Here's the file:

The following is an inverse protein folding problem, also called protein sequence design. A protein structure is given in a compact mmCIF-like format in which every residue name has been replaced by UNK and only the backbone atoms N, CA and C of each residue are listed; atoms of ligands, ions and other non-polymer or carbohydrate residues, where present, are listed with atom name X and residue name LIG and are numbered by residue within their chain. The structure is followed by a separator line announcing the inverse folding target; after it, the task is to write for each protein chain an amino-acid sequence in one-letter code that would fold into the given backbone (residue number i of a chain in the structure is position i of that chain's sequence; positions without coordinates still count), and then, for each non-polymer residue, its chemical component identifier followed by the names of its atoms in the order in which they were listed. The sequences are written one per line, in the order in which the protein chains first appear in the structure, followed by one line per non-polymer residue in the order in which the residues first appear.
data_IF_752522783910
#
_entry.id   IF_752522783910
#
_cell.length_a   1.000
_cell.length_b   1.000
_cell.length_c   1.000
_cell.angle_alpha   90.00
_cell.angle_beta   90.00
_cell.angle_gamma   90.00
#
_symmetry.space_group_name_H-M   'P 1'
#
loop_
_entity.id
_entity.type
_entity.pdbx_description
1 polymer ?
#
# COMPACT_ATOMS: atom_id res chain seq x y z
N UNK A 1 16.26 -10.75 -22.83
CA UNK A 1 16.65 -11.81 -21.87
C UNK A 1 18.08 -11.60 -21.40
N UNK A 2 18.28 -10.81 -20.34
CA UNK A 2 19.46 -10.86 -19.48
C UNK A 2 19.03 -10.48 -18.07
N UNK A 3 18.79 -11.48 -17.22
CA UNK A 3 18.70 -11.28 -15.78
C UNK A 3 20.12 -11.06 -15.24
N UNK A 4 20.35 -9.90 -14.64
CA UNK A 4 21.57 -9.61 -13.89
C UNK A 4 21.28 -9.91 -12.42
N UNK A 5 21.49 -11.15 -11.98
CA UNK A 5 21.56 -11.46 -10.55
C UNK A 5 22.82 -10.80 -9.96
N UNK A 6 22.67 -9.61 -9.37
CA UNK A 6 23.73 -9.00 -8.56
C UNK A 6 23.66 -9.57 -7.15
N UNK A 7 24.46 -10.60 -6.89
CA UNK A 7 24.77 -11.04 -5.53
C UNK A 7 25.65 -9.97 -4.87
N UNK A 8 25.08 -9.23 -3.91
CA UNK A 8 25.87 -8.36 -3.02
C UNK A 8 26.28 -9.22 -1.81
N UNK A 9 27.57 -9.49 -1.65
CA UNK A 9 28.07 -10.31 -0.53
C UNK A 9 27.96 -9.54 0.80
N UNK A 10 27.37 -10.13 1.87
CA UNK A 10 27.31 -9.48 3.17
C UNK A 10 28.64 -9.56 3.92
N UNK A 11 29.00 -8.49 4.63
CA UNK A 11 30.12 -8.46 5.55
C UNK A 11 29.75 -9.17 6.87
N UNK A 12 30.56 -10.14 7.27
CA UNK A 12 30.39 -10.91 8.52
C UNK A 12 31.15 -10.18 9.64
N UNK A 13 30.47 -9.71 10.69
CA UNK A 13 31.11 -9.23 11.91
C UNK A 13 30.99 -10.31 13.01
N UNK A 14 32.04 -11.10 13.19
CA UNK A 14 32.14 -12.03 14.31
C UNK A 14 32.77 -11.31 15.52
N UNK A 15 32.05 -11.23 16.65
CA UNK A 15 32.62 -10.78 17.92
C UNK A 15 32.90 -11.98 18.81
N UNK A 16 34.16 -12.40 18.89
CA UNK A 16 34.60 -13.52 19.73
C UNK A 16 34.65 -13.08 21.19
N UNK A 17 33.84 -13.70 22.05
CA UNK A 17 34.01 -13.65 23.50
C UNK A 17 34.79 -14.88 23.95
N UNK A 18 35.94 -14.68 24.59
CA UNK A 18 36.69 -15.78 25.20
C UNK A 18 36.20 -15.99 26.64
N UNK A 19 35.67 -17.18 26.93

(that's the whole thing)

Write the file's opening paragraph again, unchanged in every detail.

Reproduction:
The following is an inverse protein folding problem, also called protein sequence design. A protein structure is given in a compact mmCIF-like format in which every residue name has been replaced by UNK and only the backbone atoms N, CA and C of each residue are listed; atoms of ligands, ions and other non-polymer or carbohydrate residues, where present, are listed with atom name X and residue name LIG and are numbered by residue within their chain. The structure is followed by a separator line announcing the inverse folding target; after it, the task is to write for each protein chain an amino-acid sequence in one-letter code that would fold into the given backbone (residue number i of a chain in the structure is position i of that chain's sequence; positions without coordinates still count), and then, for each non-polymer residue, its chemical component identifier followed by the names of its atoms in the order in which they were listed. The sequences are written one per line, in the order in which the protein chains first appear in the structure, followed by one line per non-polymer residue in the order in which the residues first appear.